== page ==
AA Populus Panel

Members blame the government for fuel prices

24 June 2008

filling up with petrol

Three quarters of AA members do not think that any of the three main political parties are "motorist friendly".

A majority of AA members say that their priority as a Transport Minister would be to cut or freeze fuel tax.

Almost half (49%) believe that the Government is most responsible for the rise in fuel prices.

Two thirds say they will vote for a different government if the price of fuel rises to between 125 – 149 p per litre.

These are the latest results from 18,500 AA members from the AA Populus panel, the biggest dedicated motoring panel in the UK.

If I were Minister of Transport

AA panel members selected the following policies to prioritise if they were Minister for Transport:

  1. Decrease petrol tax (49%)
  2. Make public transport cheaper (25%)
  3. Penalise gas guzzlers (8%)
  4. Never introduce toll roads (4%)
  5. Freeze petrol tax (3%)
  6. Introduce road tolls (1%)

The results indicate that cost is the major consideration whether it is the cost of fuel or indeed public transport. Members showed practically no support for increasing motoring taxation and only 1% felt road tolls would help.

Motorist friendly

When asked to select the "most motorist-friendly political party" three quarters of members opted for none of the main three parties or felt that they did not know. The results indicate that positive policies which please the motoring public might still sway the 75% who do not think any party is helpful to the motorist.

Fuel prices - who's to blame?

The Government seems to carry the can for the recent record fuel prices. When asked which of the following is most responsible for the rise in fuel prices, the results were:

  1. The Government (49%)
  2. Oil producing countries (22%)
  3. Oil companies (20%)
  4. Petrol stations (0%)
  5. None of these/other (8%)

These results suggest that motorists are aware of the high level of fuel duty and hence blame the government even though most of the recent increase in cost has come since the Government's two pence per litre increase in fuel duty last October. If the Government goes ahead with a further 2p increase this October then their negative rating on this issue is likely to increase.

Who benefits most?

Panellists were asked who is benefiting most in terms of profit from the high price of fuel.

  • The Government (55%)
  • Oil Companies (30%)
  • Oil producing countries (13%)

Again the majority feel that the Government is benefitting most from high prices and almost 50% believe the government is to blame. Hence it would appear that some of the Government's current unpopularity is clearly linked to the high cost of fuel.

If prices rise to.....

Most worrying for Government is the finding that 63% of panellists say that they would start active protests if the price of petrol and diesel rises to certain levels, just over a third would never protest. In fact 65% say that they would vote for a different government if the cost of petrol and diesel rises to between 125p – 149p per litre. Currently diesel is at 131p per litre.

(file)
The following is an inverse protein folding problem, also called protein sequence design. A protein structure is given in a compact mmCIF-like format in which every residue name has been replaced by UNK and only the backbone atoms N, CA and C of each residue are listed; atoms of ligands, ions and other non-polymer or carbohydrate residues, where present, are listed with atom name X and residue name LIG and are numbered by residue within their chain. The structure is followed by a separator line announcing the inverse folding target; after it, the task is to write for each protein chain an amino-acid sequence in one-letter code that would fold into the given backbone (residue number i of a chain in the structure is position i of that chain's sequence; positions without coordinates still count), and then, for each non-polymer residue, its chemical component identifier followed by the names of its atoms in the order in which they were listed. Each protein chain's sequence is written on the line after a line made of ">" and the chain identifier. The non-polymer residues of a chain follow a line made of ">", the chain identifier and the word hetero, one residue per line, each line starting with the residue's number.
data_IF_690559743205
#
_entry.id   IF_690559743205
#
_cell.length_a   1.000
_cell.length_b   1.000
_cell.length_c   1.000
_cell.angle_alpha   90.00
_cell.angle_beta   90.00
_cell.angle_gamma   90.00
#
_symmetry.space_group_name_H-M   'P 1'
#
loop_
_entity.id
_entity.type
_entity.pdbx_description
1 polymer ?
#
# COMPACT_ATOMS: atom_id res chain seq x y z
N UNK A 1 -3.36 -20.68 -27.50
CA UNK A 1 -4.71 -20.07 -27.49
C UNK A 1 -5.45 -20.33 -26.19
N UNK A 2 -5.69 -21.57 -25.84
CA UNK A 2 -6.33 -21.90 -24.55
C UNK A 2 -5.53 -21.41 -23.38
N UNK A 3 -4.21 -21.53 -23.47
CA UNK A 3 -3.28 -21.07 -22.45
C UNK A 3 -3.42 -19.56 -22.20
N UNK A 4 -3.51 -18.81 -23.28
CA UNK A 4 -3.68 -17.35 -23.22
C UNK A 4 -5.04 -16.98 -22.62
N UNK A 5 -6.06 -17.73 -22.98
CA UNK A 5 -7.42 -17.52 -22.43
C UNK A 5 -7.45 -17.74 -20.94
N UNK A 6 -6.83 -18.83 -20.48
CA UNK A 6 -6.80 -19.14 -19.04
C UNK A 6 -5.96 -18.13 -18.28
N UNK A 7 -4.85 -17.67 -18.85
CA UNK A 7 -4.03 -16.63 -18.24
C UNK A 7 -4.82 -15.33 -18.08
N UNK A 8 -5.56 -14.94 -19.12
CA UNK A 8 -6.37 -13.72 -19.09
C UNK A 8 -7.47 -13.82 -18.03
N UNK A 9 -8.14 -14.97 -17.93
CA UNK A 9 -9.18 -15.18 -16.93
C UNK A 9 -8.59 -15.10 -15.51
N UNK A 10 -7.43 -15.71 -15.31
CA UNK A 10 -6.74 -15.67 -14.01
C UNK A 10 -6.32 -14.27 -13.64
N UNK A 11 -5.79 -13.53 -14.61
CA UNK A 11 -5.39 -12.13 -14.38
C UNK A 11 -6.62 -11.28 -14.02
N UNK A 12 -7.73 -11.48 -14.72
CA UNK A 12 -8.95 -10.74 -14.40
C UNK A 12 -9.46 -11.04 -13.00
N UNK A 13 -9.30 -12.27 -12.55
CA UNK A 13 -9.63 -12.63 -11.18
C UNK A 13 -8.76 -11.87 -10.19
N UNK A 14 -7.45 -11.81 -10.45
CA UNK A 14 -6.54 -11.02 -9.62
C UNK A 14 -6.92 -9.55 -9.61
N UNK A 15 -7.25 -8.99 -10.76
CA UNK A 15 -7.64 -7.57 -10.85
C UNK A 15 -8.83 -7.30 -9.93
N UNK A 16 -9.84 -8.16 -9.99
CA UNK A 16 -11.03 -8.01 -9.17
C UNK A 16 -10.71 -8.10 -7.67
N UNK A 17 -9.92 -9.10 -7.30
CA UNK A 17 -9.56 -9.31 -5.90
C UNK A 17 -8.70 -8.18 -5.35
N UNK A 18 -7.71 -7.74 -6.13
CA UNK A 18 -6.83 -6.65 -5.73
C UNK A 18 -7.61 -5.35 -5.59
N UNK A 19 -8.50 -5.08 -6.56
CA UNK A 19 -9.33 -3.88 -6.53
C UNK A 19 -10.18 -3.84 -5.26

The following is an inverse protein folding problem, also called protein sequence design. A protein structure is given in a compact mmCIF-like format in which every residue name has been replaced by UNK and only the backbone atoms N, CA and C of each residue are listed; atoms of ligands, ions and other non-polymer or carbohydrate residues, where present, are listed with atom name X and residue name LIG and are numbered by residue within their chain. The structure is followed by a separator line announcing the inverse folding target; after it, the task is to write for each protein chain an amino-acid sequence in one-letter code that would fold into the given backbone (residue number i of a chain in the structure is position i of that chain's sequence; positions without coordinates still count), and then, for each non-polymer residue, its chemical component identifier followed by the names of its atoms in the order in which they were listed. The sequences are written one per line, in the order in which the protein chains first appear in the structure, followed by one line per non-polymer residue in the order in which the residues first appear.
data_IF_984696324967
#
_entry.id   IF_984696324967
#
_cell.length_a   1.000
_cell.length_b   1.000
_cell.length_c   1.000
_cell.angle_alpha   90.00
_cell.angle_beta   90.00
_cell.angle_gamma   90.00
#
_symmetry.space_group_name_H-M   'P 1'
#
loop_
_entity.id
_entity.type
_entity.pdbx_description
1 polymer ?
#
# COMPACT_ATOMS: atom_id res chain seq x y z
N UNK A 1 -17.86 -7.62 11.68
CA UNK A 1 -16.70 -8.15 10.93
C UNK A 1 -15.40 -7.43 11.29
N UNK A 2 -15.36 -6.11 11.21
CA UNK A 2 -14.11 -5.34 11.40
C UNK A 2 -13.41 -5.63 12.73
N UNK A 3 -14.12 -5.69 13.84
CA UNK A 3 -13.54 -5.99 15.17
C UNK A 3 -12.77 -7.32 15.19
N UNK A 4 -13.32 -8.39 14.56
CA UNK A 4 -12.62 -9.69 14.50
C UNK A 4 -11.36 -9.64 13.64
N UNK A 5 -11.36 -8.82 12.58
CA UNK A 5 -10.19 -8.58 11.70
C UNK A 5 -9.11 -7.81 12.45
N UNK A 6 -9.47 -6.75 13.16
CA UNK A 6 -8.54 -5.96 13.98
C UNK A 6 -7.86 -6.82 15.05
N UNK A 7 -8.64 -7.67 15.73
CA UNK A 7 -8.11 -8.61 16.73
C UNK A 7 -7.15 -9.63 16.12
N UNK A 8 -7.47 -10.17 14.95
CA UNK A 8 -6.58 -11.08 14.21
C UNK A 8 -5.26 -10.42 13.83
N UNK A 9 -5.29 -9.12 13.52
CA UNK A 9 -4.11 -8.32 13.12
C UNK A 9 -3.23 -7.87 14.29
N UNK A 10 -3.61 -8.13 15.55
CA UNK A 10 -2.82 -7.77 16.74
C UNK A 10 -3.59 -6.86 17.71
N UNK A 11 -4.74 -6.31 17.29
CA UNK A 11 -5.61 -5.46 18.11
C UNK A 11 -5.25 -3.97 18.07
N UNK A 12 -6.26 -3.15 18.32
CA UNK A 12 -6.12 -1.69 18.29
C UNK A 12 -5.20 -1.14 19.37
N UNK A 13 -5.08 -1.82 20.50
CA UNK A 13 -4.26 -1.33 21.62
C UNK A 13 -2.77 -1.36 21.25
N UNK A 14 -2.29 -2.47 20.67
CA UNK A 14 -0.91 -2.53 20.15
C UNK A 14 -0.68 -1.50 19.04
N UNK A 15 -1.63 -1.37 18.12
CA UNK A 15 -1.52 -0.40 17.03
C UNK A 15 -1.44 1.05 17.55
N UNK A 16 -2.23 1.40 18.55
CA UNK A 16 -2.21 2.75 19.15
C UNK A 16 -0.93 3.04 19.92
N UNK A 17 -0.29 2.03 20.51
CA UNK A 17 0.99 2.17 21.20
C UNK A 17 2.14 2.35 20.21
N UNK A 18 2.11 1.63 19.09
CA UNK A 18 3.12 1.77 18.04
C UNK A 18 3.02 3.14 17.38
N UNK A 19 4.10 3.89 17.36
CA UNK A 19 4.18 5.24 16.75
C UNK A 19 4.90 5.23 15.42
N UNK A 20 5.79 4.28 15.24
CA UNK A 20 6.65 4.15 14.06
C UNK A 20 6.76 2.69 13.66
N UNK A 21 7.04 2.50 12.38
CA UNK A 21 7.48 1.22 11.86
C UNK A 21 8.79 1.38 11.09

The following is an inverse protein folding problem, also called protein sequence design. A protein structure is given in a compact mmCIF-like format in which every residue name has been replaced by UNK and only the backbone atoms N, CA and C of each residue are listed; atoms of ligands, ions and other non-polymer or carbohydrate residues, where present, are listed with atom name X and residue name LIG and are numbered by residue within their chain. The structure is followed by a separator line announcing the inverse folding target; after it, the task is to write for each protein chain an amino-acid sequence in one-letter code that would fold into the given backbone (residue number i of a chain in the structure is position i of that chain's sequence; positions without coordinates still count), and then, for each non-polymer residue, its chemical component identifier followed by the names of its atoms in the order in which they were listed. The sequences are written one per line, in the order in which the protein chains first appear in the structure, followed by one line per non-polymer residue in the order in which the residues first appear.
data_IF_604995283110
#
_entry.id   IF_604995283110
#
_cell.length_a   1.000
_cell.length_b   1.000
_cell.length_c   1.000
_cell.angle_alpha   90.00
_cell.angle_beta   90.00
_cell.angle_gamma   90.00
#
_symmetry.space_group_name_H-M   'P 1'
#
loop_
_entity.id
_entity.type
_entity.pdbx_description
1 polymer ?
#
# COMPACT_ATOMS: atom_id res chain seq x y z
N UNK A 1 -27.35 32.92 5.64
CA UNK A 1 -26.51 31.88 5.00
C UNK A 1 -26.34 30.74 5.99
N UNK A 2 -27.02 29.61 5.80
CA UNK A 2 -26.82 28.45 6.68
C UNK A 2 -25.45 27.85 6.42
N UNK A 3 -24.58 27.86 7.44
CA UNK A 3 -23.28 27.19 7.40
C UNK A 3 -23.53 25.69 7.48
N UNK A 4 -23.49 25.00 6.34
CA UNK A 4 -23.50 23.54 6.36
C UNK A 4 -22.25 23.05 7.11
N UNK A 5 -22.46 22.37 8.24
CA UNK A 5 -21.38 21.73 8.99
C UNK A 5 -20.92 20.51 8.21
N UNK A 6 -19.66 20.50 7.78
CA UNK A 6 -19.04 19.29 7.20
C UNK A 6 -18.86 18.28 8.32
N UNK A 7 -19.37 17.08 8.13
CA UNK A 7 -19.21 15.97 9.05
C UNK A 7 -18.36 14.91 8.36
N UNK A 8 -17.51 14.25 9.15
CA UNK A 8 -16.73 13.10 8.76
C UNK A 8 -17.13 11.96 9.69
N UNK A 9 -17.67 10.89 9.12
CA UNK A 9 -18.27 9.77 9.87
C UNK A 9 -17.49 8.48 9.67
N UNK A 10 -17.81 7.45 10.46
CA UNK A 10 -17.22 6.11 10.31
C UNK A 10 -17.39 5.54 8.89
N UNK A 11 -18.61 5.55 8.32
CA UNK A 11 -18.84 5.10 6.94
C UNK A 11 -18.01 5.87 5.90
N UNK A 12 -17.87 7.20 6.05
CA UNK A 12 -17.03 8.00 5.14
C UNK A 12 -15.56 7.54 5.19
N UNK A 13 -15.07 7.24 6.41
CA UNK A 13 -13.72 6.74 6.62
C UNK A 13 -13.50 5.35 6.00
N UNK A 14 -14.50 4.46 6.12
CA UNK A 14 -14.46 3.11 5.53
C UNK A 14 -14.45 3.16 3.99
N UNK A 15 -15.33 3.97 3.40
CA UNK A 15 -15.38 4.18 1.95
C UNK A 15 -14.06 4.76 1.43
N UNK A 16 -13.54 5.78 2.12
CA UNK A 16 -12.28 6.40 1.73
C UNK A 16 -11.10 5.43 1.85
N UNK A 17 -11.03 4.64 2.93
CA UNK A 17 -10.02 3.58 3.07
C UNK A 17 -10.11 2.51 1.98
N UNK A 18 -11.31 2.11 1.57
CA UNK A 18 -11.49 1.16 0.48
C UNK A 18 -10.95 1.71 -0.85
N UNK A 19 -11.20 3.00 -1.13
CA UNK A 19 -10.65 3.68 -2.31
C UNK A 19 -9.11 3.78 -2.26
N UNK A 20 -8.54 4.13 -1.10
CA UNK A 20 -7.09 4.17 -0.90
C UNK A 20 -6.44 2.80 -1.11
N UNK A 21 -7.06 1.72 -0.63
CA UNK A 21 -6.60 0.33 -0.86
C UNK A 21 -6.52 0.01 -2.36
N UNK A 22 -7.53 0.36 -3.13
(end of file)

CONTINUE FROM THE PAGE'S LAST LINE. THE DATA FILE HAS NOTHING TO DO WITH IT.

• Less than 125p (9% protest / 38% vote for different government)
  • 125-149p (19% protest / 27% vote for a different government)
  • 150-174p (19% protest /12% vote for a different government)
  • 175-199p (7% protest / 3% vote for a different government)
  • More than 200p (9% protest / 4% vote for a different government)
  • Whatever cost (36% never protest / 15% never vote for a different government)

AA comment

Commenting, Edmund King AA president said, "These results suggest that motorists have little faith in politicians to deliver motoring-friendly policies. There is a vacuum on issues that affect the majority of voters. This is on a range of issues including fuel prices, taxation, and road maintenance. Whoever grabs the turf convincingly will gain advantage at the ballot box.

"Despite massive increases in the global cost of oil, motorists still blame the Government. Two thirds of motorists indicate that if fuel costs continue to rise to between 125p – 149p per litre then they will vote with their wheels against the Government.

"The Chancellor needs to act now to alleviate the fears of motorists. He should immediately abandon the threatened 2p increase in duty, set up a fuel price regulator and examine innovative ways of stabilising prices."

Regional results

  • Motorists in Scotland were more likely to blame the government for the high cost of fuel.
  • London motorists were less likely to vote for another government as fuel prices go up.
  • West country motorists were most likely to vote for another government if prices increased.
  • Welsh motorists were most likely to start active protests if the price of fuel rose to 175-199p per litre.
  • West Midlands, Yorkshire and Humberside motorists were more likely to cut petrol tax if they were Transport minister.
  • North East motorists were most likely to penalise gas guzzlers.
  • Motorists in the South and London were most likely to make public transport cheaper.
  • Males were more likely to start an active protest than females.


Populus received 18,547 responses from AA members to its online poll between May 23 and 2 June 2008. The AA Populus panel has more than 30,000 members.

AA Public Affairs - the voice of UK motorists


24 June 2008